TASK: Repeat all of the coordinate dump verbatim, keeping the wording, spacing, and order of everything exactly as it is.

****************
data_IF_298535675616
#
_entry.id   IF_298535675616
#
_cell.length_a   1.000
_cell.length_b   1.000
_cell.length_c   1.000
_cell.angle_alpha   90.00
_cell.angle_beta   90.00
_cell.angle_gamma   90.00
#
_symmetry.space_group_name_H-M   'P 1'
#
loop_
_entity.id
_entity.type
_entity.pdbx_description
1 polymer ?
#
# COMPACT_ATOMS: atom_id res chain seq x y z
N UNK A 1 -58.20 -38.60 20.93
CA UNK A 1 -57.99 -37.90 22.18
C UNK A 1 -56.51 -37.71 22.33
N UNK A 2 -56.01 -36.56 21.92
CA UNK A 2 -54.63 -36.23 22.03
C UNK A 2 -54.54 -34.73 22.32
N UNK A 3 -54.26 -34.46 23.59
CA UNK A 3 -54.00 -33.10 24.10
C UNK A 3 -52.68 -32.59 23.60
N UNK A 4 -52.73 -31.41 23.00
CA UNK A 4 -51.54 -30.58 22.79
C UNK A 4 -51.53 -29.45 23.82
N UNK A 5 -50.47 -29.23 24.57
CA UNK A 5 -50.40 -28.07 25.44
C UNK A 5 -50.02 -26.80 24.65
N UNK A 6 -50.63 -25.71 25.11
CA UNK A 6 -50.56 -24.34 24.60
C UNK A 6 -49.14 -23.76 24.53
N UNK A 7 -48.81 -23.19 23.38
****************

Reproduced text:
data_IF_298535675616
#
_entry.id   IF_298535675616
#
_cell.length_a   1.000
_cell.length_b   1.000
_cell.length_c   1.000
_cell.angle_alpha   90.00
_cell.angle_beta   90.00
_cell.angle_gamma   90.00
#
_symmetry.space_group_name_H-M   'P 1'
#
loop_
_entity.id
_entity.type
_entity.pdbx_description
1 polymer ?
#
# COMPACT_ATOMS: atom_id res chain seq x y z
N UNK A 1 -58.20 -38.60 20.93
CA UNK A 1 -57.99 -37.90 22.18
C UNK A 1 -56.51 -37.71 22.33
N UNK A 2 -56.01 -36.56 21.92
CA UNK A 2 -54.63 -36.23 22.03
C UNK A 2 -54.54 -34.73 22.32
N UNK A 3 -54.26 -34.46 23.59
CA UNK A 3 -54.00 -33.10 24.10
C UNK A 3 -52.68 -32.59 23.60
N UNK A 4 -52.73 -31.41 23.00
CA UNK A 4 -51.54 -30.58 22.79
C UNK A 4 -51.53 -29.45 23.82
N UNK A 5 -50.47 -29.23 24.57
CA UNK A 5 -50.40 -28.07 25.44
C UNK A 5 -50.02 -26.80 24.65
N UNK A 6 -50.63 -25.71 25.11
CA UNK A 6 -50.56 -24.34 24.60
C UNK A 6 -49.14 -23.76 24.53
N UNK A 7 -48.81 -23.19 23.38